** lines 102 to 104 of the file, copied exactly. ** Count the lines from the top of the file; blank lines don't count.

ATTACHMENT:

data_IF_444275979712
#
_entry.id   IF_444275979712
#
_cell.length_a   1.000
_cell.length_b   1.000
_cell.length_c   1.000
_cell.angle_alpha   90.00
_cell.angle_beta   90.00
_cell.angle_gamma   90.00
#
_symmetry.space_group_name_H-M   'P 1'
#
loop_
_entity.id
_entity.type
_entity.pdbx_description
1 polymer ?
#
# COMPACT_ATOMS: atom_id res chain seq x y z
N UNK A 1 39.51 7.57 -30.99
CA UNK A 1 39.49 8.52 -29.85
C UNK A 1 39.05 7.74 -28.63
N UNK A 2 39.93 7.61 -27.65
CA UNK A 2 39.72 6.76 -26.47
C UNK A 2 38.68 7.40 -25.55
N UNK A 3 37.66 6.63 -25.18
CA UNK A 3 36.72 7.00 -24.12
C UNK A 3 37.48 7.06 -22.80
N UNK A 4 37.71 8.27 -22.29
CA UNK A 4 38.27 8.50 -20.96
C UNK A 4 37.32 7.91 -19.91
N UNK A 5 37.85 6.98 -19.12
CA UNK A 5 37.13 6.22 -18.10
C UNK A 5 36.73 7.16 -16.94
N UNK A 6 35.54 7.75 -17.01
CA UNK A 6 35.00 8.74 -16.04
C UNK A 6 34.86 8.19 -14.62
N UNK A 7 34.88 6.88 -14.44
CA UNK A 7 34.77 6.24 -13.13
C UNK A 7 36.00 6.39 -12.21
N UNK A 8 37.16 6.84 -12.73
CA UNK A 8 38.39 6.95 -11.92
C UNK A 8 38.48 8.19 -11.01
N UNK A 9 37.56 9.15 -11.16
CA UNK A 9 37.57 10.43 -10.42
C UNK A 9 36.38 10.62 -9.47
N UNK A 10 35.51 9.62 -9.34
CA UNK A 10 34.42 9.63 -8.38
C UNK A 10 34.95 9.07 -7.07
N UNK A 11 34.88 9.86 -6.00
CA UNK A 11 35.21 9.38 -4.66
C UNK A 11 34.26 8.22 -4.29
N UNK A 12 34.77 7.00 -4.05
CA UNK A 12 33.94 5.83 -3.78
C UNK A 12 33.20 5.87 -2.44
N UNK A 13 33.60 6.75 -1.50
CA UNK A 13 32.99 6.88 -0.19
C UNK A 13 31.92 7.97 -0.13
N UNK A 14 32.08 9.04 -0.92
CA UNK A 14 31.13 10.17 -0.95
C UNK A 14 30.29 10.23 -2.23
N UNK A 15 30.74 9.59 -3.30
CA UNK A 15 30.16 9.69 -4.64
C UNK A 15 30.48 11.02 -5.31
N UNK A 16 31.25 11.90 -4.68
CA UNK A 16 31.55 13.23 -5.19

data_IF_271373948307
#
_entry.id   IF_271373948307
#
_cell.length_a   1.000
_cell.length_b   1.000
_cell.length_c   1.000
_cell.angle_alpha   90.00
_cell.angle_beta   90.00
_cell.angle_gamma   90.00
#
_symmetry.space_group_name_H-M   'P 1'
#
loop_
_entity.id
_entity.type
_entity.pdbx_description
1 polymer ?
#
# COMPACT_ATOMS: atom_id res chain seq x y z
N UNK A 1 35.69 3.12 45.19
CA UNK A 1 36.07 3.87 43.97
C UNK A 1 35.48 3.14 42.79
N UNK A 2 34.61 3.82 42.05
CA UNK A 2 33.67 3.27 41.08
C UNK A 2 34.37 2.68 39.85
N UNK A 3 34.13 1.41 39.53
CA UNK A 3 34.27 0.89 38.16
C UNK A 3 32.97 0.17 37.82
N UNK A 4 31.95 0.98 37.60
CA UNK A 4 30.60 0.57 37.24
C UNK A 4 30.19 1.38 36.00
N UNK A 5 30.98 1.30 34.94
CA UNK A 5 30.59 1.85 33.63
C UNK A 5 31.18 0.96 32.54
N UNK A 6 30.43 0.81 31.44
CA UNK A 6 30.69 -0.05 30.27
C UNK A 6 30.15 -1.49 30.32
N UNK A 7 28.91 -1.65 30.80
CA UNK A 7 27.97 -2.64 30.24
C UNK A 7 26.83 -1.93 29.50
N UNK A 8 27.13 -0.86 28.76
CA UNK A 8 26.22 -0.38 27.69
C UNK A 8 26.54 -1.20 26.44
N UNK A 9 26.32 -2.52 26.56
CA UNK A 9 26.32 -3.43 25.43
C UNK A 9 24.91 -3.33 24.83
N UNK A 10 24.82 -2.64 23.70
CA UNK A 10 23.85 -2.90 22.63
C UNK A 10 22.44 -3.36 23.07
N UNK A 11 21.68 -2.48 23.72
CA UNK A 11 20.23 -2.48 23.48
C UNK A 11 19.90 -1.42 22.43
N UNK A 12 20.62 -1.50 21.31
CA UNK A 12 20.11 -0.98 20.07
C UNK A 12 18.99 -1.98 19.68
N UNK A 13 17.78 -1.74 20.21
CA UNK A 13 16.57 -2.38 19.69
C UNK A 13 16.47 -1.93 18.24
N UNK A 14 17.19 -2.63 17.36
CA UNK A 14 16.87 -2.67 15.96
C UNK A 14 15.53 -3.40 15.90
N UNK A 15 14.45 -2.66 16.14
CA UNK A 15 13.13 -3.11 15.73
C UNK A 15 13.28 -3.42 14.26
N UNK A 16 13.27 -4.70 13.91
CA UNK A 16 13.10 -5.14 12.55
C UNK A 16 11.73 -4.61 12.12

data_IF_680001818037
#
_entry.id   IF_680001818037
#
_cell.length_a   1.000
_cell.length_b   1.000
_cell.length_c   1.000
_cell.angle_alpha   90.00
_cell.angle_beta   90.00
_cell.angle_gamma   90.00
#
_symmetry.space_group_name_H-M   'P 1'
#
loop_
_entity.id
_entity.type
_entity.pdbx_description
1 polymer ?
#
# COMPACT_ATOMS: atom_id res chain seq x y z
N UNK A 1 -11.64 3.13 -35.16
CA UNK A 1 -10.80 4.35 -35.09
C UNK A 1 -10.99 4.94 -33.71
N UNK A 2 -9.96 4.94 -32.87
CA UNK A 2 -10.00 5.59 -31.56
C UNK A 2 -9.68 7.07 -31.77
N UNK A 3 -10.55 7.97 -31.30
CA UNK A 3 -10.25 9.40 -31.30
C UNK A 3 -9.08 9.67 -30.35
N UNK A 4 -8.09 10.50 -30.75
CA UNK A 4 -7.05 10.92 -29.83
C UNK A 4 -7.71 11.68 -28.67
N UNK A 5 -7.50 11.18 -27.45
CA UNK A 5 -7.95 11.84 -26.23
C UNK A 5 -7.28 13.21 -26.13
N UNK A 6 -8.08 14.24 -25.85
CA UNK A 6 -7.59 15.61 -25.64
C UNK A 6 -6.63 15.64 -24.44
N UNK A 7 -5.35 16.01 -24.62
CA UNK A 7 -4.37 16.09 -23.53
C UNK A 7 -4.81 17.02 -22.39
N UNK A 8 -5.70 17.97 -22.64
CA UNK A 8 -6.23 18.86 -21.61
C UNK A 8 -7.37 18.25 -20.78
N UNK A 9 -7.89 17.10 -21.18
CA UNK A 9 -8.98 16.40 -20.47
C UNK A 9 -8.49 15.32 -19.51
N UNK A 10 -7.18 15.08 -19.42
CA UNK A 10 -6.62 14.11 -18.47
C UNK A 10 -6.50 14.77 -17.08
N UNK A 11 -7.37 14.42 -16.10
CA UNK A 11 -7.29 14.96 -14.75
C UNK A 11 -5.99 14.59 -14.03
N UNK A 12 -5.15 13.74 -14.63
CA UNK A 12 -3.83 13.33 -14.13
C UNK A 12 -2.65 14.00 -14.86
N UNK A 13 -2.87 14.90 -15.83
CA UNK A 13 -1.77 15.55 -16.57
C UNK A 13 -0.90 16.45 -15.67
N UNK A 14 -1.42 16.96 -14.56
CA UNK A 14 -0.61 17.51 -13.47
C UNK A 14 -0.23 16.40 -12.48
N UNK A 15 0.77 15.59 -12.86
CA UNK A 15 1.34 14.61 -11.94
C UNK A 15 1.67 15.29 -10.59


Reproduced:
C UNK A 5 31.18 0.96 32.54
N UNK A 6 30.43 0.81 31.44
CA UNK A 6 30.69 -0.05 30.27